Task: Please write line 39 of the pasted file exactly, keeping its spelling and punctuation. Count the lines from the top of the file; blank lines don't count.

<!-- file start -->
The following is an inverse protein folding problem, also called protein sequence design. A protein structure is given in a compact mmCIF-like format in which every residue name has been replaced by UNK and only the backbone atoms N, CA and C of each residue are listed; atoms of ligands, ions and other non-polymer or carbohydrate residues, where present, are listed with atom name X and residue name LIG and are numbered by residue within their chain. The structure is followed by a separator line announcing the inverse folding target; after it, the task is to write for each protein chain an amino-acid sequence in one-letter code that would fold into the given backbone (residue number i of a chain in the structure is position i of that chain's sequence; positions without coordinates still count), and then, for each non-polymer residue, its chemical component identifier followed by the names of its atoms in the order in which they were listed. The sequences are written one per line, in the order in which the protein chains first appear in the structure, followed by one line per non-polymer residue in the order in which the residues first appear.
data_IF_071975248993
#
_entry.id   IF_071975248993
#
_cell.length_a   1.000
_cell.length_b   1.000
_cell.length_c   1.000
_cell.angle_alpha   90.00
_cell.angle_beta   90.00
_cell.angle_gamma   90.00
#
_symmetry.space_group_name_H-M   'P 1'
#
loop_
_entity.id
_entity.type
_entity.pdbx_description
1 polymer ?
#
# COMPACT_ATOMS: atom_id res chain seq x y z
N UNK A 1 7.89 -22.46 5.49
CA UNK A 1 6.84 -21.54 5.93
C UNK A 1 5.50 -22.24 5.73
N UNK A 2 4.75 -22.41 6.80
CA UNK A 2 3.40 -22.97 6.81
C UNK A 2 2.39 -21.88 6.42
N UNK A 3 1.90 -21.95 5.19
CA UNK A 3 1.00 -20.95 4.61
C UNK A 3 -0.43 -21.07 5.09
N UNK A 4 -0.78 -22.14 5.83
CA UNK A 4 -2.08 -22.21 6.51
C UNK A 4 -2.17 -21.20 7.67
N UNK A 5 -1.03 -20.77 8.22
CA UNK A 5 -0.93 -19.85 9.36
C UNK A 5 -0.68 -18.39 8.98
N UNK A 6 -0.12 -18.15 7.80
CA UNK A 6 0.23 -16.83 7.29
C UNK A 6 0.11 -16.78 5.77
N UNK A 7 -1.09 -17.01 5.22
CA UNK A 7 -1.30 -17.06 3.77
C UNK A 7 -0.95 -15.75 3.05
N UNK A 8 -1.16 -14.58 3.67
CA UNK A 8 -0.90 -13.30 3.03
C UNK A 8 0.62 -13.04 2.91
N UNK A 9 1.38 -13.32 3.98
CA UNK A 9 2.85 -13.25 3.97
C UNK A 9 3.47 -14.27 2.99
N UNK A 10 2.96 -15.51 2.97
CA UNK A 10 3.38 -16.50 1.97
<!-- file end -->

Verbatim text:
C UNK A 6 0.11 -16.78 5.77